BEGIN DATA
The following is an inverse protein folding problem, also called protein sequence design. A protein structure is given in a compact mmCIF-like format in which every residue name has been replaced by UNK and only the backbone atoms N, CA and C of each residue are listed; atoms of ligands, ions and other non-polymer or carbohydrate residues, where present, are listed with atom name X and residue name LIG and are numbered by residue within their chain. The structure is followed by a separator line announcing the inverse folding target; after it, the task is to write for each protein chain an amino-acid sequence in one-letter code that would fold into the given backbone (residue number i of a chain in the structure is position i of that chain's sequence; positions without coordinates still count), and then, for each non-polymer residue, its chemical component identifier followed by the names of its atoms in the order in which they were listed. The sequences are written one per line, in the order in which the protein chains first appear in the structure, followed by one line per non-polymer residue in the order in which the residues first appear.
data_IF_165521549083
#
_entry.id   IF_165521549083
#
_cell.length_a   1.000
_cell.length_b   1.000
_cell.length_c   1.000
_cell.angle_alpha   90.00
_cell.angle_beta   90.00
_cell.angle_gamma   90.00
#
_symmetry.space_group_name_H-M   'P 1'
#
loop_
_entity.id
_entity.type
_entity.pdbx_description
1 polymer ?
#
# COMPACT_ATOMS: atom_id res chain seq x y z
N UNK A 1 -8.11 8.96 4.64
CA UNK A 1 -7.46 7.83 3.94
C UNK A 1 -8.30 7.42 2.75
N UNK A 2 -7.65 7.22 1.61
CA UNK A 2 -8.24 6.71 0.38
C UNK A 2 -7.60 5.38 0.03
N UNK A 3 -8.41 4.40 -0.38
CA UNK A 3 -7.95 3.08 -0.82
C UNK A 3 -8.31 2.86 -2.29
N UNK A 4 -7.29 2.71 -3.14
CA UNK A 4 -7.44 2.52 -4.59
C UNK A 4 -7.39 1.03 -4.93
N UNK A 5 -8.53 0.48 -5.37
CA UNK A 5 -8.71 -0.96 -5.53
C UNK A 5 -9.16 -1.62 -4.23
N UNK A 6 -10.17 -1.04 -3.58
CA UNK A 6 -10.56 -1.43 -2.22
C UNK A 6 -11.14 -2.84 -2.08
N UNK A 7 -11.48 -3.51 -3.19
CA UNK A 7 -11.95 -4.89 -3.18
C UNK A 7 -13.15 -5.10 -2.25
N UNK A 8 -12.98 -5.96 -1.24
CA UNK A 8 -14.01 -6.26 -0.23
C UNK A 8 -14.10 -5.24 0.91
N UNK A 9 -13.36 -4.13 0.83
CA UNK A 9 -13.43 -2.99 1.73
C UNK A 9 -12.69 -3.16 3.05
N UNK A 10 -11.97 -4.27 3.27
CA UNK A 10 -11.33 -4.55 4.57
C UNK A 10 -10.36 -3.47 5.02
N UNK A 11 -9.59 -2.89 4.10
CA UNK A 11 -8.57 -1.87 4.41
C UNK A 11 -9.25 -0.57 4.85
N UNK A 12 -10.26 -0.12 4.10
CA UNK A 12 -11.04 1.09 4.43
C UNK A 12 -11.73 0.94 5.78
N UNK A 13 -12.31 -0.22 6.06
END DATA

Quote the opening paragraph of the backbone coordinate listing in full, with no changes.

The following is an inverse protein folding problem, also called protein sequence design. A protein structure is given in a compact mmCIF-like format in which every residue name has been replaced by UNK and only the backbone atoms N, CA and C of each residue are listed; atoms of ligands, ions and other non-polymer or carbohydrate residues, where present, are listed with atom name X and residue name LIG and are numbered by residue within their chain. The structure is followed by a separator line announcing the inverse folding target; after it, the task is to write for each protein chain an amino-acid sequence in one-letter code that would fold into the given backbone (residue number i of a chain in the structure is position i of that chain's sequence; positions without coordinates still count), and then, for each non-polymer residue, its chemical component identifier followed by the names of its atoms in the order in which they were listed. The sequences are written one per line, in the order in which the protein chains first appear in the structure, followed by one line per non-polymer residue in the order in which the residues first appear.